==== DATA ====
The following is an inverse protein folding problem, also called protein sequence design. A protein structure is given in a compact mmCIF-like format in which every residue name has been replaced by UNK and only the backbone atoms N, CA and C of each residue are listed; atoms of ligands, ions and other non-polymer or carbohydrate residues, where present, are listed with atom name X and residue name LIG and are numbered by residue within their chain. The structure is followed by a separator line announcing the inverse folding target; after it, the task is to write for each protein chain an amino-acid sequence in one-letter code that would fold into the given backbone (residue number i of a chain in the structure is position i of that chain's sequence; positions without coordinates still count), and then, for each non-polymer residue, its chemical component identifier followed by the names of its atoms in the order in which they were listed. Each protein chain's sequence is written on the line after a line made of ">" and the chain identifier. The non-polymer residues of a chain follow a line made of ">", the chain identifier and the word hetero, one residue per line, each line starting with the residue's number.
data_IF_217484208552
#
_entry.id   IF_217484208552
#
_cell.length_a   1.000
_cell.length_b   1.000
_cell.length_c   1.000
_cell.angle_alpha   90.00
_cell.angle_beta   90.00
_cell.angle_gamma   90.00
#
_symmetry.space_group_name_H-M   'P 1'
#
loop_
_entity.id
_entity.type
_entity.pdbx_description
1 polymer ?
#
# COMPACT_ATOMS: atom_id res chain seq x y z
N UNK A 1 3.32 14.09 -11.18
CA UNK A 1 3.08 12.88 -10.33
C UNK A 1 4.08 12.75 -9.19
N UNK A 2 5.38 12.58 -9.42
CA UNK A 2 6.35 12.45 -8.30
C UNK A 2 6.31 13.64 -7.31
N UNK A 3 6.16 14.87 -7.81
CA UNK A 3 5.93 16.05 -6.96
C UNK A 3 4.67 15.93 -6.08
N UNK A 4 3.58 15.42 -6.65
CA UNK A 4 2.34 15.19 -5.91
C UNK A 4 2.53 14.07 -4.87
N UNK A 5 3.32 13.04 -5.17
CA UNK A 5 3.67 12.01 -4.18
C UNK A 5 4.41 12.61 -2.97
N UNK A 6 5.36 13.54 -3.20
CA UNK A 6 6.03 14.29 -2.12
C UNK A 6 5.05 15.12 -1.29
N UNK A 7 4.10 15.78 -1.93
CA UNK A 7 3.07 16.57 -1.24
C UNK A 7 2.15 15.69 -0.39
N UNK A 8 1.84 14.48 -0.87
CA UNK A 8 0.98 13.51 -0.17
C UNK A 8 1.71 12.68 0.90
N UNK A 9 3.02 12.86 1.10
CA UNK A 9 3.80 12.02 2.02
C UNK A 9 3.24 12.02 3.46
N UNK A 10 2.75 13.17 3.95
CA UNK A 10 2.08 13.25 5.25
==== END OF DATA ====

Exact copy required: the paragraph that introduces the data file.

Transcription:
The following is an inverse protein folding problem, also called protein sequence design. A protein structure is given in a compact mmCIF-like format in which every residue name has been replaced by UNK and only the backbone atoms N, CA and C of each residue are listed; atoms of ligands, ions and other non-polymer or carbohydrate residues, where present, are listed with atom name X and residue name LIG and are numbered by residue within their chain. The structure is followed by a separator line announcing the inverse folding target; after it, the task is to write for each protein chain an amino-acid sequence in one-letter code that would fold into the given backbone (residue number i of a chain in the structure is position i of that chain's sequence; positions without coordinates still count), and then, for each non-polymer residue, its chemical component identifier followed by the names of its atoms in the order in which they were listed. Each protein chain's sequence is written on the line after a line made of ">" and the chain identifier. The non-polymer residues of a chain follow a line made of ">", the chain identifier and the word hetero, one residue per line, each line starting with the residue's number.